Kicking off the second week of the KYD YA Championship, Jordi Kerr discusses the YA book that has lovingly haunted her, Sonya Hartnett’s The Ghost’s Child.

People can be broken in so many ways. By illness or injury. By the loss of love. By a good book.

The Ghost’s Child is a book that will break you, in the best possible way. It tells of the life of Matilda Victoria Adelaide, alternating between 75-year-old Matilda recounting her story to an uninvited visitor in the form of a young boy, and ‘Maddy’ as a young girl. It is a story tinged with magic, told with the gravitas of a fable. It is a story about journeys, about hope and futility, beauty and peace, love and loss.

The first time I read The Ghost’s Child, I strongly identified with Maddy (and cried profusely). I was caught in the chaos of an unrequited, grown-up love of my own, and Maddy’s desire for an adult life, the trimmings and facets of it, resonated with me. Maddy wants to build a life with her love, Feather – a wild man that she finds at the beach. Feather’s origins are unknown and probably magical. Yet Maddy tries to suppress anything magical, such as her mythical companion, the nargun, in a desperate attempt to validate her relationship with Feather to the outside world. A “proper” relationship needs a house. A fence. A tidy garden. Maddy subscribed to this contradictory belief that if you have these real-world things, everything will magically be okay.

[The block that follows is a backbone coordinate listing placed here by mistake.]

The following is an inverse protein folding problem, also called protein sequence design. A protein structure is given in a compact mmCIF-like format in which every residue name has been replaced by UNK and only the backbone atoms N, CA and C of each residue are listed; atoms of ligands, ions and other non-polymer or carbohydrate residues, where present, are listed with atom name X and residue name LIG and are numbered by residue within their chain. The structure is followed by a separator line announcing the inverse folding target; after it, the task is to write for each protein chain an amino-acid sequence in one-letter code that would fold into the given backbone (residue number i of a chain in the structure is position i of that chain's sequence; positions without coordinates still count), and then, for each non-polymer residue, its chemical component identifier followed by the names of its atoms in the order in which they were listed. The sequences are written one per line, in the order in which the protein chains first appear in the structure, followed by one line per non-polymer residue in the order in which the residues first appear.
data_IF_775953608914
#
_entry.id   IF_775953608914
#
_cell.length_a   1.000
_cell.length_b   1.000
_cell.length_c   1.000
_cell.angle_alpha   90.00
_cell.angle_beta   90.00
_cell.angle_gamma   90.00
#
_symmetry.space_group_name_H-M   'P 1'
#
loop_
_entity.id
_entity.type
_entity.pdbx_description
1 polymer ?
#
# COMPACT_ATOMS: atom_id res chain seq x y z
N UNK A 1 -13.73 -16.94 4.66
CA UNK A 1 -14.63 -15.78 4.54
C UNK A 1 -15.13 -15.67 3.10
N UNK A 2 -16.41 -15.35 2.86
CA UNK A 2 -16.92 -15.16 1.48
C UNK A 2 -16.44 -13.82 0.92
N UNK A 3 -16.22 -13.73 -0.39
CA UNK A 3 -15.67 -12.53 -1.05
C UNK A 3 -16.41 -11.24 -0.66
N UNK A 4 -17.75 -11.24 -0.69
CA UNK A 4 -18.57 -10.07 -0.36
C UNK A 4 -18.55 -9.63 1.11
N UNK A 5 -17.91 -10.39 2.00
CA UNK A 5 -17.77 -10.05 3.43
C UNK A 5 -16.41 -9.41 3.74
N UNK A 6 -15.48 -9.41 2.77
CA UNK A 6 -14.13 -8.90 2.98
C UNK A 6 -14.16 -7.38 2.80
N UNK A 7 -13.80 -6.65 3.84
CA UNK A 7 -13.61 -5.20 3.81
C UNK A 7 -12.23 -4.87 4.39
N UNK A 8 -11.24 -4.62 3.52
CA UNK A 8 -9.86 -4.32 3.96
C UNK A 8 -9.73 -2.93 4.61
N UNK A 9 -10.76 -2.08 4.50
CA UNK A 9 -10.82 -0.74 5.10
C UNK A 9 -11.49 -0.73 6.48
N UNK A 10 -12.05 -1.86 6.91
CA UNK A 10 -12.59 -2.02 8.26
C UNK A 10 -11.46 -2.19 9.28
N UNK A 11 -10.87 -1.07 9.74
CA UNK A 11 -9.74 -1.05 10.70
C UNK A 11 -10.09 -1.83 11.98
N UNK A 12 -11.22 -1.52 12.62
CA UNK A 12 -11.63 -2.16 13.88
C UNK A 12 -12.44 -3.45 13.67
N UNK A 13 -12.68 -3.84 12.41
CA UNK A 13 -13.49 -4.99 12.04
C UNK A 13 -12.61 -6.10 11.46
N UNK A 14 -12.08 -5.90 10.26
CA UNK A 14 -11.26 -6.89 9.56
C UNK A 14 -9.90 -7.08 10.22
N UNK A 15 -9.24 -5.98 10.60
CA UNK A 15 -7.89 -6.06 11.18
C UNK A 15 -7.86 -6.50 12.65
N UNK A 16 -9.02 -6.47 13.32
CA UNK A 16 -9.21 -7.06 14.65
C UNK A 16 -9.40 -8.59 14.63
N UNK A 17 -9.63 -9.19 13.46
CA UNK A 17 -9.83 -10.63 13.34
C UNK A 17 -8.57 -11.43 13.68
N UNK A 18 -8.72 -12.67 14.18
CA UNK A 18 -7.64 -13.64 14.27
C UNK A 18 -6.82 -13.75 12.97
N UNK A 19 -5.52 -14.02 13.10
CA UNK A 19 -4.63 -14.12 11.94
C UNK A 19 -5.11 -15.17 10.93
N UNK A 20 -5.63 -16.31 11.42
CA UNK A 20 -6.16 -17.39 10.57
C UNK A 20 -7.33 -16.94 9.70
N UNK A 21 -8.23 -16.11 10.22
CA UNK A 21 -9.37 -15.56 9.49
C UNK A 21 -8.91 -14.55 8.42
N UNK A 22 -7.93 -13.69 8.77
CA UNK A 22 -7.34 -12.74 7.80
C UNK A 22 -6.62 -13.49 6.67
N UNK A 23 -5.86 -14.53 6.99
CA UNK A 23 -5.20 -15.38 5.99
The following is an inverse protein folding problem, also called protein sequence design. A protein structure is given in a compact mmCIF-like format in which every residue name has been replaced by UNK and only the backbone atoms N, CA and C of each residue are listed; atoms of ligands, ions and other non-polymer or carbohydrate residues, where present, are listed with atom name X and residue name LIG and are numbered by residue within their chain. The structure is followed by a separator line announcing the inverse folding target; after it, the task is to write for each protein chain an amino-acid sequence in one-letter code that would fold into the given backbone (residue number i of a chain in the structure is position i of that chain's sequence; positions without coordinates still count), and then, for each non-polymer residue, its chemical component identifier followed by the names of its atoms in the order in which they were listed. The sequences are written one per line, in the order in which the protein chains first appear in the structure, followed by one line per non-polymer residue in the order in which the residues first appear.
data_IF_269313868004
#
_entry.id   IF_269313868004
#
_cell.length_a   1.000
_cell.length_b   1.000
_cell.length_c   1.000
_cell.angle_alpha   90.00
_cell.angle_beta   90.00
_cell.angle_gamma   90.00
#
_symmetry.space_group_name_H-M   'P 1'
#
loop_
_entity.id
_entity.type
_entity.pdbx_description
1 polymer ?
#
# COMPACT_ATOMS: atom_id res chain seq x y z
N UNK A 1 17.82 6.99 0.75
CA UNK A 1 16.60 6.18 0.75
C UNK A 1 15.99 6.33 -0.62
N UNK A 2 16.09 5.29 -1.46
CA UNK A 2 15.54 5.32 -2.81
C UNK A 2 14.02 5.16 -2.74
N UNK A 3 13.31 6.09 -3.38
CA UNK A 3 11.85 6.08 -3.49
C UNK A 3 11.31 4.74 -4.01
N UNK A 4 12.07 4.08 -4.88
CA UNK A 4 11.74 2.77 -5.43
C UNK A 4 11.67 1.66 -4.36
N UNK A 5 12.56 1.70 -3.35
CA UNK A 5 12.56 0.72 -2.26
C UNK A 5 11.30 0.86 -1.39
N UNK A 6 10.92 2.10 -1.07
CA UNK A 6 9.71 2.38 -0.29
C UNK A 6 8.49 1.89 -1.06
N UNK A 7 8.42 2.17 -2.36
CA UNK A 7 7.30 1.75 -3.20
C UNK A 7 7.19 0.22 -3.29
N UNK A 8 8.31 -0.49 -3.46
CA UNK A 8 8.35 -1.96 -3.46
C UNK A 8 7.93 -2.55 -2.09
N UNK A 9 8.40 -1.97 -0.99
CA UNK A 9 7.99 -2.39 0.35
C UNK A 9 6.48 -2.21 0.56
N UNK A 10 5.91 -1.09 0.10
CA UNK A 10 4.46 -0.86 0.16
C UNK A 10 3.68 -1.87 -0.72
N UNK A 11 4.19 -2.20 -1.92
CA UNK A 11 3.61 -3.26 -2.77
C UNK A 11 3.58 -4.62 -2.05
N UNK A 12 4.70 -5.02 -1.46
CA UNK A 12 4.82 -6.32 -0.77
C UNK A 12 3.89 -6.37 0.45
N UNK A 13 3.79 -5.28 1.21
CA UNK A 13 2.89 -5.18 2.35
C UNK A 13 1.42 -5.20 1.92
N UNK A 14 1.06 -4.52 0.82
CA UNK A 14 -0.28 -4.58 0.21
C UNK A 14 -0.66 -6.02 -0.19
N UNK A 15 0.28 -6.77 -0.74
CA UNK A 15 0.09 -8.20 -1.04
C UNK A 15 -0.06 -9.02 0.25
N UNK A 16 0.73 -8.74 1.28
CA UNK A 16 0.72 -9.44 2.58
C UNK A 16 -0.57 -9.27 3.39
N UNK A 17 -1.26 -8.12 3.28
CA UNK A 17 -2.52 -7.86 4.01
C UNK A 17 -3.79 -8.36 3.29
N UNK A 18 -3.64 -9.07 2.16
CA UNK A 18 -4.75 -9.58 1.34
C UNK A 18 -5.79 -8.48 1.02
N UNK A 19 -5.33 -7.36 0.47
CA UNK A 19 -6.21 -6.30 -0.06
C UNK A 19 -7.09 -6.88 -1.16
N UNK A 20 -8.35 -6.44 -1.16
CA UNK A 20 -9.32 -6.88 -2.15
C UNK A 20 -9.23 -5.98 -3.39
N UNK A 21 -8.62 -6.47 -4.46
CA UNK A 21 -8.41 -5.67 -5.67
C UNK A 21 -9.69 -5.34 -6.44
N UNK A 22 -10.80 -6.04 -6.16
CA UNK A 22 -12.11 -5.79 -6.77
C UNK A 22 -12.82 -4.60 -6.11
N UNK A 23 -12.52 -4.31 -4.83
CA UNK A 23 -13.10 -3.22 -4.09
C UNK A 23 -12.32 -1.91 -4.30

Maddy stopped confiding in the nargun, because she had no time for anything that wasn’t necessary and real. – p 81

Rereading The Ghost’s Child in order to write this post I identified with Feather as much as Maddy herself. (And still cried profusely.) Now I am a little older, and perhaps a little wiser. I have experienced enough of love that I can see both sides more clearly: the strengths, the failings, and the attempts by both individuals to live truthfully. I have recently been broken by an autoimmune disease and am grieving. I am reframing and rethinking my relationships, my direction, my life – and have again found The Ghost’s Child a fitting source of identification.

Life is not a story, and things don’t always turn out as you’d prefer. That doesn’t mean you have failed, though. – p 173

There’s a reason Hartnett won the prestigious Astrid Lindgren Memorial Award. All of her works have beautifully crafted phrasings, sentences which are artworks in themselves. Nor is she afraid to tackle the deep and dark parts of life, which are often shied away from in YA literature, as though life itself were as discerning. With a single sentence, writers can reach into the core of you and hold your beating heart in their hand. Hartnett not only does this, but once she has a grip she squeezes. The Ghost’s Child, though just under 200 pages, is particularly dense with such moments.

She did not know how far a child should be invited into the world of his elders. With its hard laws and complicated outcomes, the grown-up world was not a good place for children. – p 93

Like all good YA books, The Ghost’s Child is as compelling for adults as it is for teen readers. It will make you feel heavier than you thought possible, make you want to remove your heart and hand its burden to somebody else. It perfectly captures and articulates insecurity, grief and depression. Yet it will also make you inexplicably grateful that you have this weight to bear. Its tale wraps around you like a warm blanket. It delivers reassurance, and it illuminates the importance of hope, of choice and of living.

People can be healed in so many ways. By possessing a sense of purpose. By the love of another. By a good book.

If you want The Ghost’s Child to win the KYD YA Championship, you can cast your vote for it here! Vote now and you can also go into the draw to win some amazing prizes.